It started with a birthday party invitation and ended with a two-hour wrestling match with God while I drove to Kentucky. One of my children received an invitation to a party by a friend his age. Some siblings were pouting that he got to do something fun and they didn’t. There was whining and fussing and “It’s not fair” and the invited child, who had been so excited, had the joy dimmed by the attitude of the siblings. I’m sure that never happens at your house…
Long talk about “Rejoicing with those that rejoice and mourning with those that mourn.” Strong encouragement to not quench the joy of others. Big words from Mom about no quota of good things–just because someone else gets something good or has something good happen to them doesn’t mean there aren’t any good things left for you. I hoped it would stick. This was beginning to be a habit with my kids and I wanted to nip it in the bud.
Suddenly, the shoe was on the other foot. It’s easier to mourn with those that mourn when you’re in a hard place. When suddenly I was called on to pray for a miracle for one in a situation similar to ours–to rejoice with one who was rejoicing, when something amazing was possible–a true miracle that would ease a hurtful, awful situation–I was having to try to rejoice with this person. My thoughts were NOT rejoicing. I mean, I was glad for them, but what I was thinking, was more along the lines of “Pray for a miracle for them? I’ve been praying for a miracle for us for a year and that hasn’t worked out so well yet. They’ve only been in their situation for a couple of weeks? Shouldn’t our miracle come first? We seem to need it worse. We’re getting to the end of our rope.” Wasn’t that lovely of me?
I had plenty of time to think and stew on it. I had a two-hour drive in the van whose air conditioning had just gone out. Two hours on the interstate rocketing along at 70 miles an hour, hair whipping around, having to shout over the trucks to be heard by my cranky, hot children; sticking to the van seats, sweat dripping down my back… a lovely environment to pray. So we wrestled, me and the Lord. Fortunately He doesn’t seem to mind. “It’s not fair. Does everything have to work out easily for them, even their difficulties, while our difficulties are not resolved easily and seem so…difficult? Why can’t our problems be resolved that fast?” Somewhere around hour two I thought I’d heard this before.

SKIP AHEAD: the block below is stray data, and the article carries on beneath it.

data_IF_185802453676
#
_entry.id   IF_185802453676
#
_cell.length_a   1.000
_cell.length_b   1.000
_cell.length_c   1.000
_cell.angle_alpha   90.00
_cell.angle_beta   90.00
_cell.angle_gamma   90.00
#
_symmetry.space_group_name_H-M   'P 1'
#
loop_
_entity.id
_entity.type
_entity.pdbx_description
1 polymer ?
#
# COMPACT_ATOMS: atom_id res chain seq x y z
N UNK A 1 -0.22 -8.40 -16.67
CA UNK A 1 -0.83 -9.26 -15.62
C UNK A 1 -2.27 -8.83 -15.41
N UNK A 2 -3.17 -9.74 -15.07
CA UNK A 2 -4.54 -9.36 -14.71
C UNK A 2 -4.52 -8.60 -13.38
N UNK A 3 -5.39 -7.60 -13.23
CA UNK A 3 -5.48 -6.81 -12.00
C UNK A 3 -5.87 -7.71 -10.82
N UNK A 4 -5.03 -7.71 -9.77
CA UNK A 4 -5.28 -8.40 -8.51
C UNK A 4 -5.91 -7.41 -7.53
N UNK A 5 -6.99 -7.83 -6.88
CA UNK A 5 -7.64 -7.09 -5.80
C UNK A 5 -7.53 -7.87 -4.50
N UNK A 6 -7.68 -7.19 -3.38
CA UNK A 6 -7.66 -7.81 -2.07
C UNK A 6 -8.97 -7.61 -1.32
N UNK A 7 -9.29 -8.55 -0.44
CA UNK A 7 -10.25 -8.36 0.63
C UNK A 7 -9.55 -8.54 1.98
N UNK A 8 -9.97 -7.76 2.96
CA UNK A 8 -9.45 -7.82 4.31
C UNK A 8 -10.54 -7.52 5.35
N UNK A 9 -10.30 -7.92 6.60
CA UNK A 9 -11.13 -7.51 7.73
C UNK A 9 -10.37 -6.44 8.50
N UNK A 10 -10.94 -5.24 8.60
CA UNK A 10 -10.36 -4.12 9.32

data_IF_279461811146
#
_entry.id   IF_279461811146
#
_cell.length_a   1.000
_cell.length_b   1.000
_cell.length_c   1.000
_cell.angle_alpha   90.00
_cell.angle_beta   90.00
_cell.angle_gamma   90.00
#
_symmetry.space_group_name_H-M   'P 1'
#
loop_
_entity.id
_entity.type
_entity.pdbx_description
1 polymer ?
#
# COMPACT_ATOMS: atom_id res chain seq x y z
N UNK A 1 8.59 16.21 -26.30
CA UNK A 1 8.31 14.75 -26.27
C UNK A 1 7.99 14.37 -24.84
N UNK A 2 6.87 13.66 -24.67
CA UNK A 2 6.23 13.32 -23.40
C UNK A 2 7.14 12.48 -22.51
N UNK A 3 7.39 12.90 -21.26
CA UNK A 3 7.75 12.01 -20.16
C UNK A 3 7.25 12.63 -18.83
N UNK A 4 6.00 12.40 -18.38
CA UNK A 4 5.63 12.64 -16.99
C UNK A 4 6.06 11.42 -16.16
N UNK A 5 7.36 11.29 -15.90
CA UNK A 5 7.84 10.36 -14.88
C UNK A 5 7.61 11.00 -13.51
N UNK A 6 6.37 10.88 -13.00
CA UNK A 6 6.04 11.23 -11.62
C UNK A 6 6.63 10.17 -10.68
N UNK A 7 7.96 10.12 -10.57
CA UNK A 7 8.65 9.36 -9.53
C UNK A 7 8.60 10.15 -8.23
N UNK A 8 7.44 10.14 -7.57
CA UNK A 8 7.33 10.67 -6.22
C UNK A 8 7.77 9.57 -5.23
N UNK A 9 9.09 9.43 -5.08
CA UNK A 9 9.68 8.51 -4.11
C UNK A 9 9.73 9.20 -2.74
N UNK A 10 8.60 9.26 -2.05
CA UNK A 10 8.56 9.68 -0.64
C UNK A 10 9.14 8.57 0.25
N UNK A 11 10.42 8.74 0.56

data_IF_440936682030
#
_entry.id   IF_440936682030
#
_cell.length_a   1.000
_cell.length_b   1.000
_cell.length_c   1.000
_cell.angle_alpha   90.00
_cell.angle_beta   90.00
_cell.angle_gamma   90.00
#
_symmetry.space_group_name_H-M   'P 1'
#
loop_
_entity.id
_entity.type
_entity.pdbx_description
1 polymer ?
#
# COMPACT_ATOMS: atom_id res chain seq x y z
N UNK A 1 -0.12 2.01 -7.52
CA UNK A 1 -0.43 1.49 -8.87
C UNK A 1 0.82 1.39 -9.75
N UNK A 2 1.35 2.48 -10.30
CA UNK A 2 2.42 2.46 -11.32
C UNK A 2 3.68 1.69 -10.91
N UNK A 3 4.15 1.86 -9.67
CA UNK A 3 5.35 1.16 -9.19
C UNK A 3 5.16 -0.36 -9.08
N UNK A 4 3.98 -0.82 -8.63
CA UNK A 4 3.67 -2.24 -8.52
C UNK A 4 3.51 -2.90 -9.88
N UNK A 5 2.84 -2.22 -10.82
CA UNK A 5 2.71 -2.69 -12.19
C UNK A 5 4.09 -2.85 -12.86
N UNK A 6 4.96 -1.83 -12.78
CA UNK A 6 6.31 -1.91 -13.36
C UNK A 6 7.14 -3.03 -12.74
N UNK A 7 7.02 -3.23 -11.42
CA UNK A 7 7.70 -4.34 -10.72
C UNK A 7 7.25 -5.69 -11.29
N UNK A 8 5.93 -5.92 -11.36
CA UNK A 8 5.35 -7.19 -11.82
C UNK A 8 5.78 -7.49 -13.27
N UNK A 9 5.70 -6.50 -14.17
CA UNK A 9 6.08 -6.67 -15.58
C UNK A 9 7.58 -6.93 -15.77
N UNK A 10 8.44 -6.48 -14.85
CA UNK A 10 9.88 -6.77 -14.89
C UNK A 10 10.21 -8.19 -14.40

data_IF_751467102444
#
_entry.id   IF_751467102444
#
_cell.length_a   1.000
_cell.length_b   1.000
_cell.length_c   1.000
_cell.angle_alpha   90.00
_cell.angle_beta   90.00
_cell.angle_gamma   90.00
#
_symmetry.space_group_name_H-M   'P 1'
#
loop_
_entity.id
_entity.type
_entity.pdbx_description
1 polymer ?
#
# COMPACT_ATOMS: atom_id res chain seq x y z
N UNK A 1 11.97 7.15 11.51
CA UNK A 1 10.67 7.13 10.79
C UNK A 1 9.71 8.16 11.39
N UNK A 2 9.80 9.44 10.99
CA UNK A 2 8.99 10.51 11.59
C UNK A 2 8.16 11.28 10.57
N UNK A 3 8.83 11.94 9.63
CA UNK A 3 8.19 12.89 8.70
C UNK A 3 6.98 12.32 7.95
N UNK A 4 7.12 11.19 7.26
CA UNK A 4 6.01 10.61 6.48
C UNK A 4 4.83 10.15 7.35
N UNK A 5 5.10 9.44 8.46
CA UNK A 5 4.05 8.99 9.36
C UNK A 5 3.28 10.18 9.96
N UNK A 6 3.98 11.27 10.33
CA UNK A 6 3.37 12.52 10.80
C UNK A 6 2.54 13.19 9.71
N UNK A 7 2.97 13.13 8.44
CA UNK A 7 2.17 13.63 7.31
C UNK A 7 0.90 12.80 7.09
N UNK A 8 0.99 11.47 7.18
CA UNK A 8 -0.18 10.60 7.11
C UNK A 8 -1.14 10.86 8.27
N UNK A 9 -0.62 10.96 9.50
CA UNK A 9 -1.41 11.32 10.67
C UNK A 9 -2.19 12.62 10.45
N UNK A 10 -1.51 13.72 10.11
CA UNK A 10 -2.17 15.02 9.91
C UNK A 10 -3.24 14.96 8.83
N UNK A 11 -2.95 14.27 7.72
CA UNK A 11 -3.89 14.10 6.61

Oh yeah. This morning. I sounded like my whiny kids. “Yeah, but this is our house, our career, our livelihood, not roller skating and a birthday cake.” Great. Now I’m the whiny kid. The Lord gently brought to mind all the ways He has sustained us the last year: monetarily, emotionally, and spiritually–the connections we’ve made, how He’s strengthened our marriage, how we’ve come to lean on Him far more.
“For My thoughts are not your thoughts, nor are your ways My ways.” declares the Lord. “For as the heavens are higher than the earth, so are My ways higher than your ways, and My thoughts than your thoughts.”
Struggle, wrestle, surrender, let go, be at peace. Sigh. OK. Got it, at least for now, for today, for this issue. God works in everyone’s life differently. How He swoops in and rescues me from my pit may not be the way He rescues you from your pit. And, well, we don’t get to choose the rescue method, or (often) even the pit of despair life deposits us in. I can either be grateful for the way He chooses to supply my needs, or I can be like a pouty child, because the way He chose didn’t seem as blog-worthy, or fast enough, or as cool as the way He chose to supply your needs.
He may supply your needs in the storm by speaking “Peace, be still” and the storm immediately ends. The storm may rage on while He asks you to get out of the boat and walk on water to Him through the storm. When I start looking at how the needs were met instead of by Whom; when I take my eyes off of Jesus and look at the wind and the waves, I start sinking into fear or depression, or covetousness–a whole laundry list of attitudes that really boil down to selfishness. I’m looking everywhere but to Jesus and the nail-scarred hand He holds out to me. Instead of walking on water with Him, I’m choking on lake water in a storm.
I’m reminded of Peter, wonderful, outspoken, brash, impetuous Peter who was brave enough to get out of the boat. Remember later, when Jesus told Peter of his end? That his life would end painfully as Jesus’ did? Peter looked at John and asked, “What about him?” Jesus’ reply was classic “If it’s My will that he remain until I come, what is that to you? You follow me!”
So…I am praying for a miracle for a dear one, hoping this will work out and ease a huge burden on their family. I’m asking Jesus to help me choose to follow Him humbly every day. Sometimes every hour. I’m asking for the faith to get out of the boat and walk on water through the storm with my eyes fixed on Him. Asking for the strength and grace to not trust my emotions, to not glance wildly at the circumstances, the bank account, or the economy. I’m asking for His hand to hold as I walk through the storm, and I know that He extends it to me and says “Come.”